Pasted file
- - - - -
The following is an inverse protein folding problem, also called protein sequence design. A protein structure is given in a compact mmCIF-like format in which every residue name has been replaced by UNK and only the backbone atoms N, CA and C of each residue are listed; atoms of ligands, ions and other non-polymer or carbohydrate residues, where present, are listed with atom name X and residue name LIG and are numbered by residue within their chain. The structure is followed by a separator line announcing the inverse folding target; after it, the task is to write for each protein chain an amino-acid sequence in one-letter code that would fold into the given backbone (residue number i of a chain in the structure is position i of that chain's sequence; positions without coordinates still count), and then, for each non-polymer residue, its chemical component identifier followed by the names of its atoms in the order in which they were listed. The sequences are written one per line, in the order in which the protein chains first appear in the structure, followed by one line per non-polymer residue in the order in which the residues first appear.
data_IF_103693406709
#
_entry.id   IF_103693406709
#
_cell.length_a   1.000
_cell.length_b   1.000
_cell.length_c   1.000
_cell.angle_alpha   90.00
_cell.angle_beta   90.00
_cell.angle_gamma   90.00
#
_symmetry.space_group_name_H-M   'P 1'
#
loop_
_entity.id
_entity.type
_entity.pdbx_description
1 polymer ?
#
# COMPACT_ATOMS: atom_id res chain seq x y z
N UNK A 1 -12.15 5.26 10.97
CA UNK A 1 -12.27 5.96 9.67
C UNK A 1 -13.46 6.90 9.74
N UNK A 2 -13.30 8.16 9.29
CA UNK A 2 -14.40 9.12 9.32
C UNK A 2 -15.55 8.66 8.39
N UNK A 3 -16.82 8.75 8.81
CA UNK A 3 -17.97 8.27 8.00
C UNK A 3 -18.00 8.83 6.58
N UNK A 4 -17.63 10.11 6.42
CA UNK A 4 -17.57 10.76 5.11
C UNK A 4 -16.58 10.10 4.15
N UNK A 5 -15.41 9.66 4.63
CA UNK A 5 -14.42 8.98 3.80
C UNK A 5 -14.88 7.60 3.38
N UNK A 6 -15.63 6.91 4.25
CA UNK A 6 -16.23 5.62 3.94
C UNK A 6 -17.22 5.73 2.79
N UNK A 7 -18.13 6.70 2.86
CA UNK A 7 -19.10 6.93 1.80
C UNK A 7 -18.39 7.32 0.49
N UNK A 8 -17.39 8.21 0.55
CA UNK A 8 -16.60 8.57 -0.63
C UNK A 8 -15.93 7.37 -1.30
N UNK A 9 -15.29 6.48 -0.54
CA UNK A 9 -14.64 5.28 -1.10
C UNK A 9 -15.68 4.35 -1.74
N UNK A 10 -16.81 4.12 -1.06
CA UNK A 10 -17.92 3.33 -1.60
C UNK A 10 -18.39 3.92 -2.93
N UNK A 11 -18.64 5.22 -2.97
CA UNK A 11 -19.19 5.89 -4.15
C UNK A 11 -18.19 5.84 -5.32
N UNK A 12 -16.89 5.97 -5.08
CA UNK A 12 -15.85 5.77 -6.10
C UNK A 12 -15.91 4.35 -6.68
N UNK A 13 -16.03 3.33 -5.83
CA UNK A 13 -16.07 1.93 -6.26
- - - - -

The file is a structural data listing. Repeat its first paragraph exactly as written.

The following is an inverse protein folding problem, also called protein sequence design. A protein structure is given in a compact mmCIF-like format in which every residue name has been replaced by UNK and only the backbone atoms N, CA and C of each residue are listed; atoms of ligands, ions and other non-polymer or carbohydrate residues, where present, are listed with atom name X and residue name LIG and are numbered by residue within their chain. The structure is followed by a separator line announcing the inverse folding target; after it, the task is to write for each protein chain an amino-acid sequence in one-letter code that would fold into the given backbone (residue number i of a chain in the structure is position i of that chain's sequence; positions without coordinates still count), and then, for each non-polymer residue, its chemical component identifier followed by the names of its atoms in the order in which they were listed. The sequences are written one per line, in the order in which the protein chains first appear in the structure, followed by one line per non-polymer residue in the order in which the residues first appear.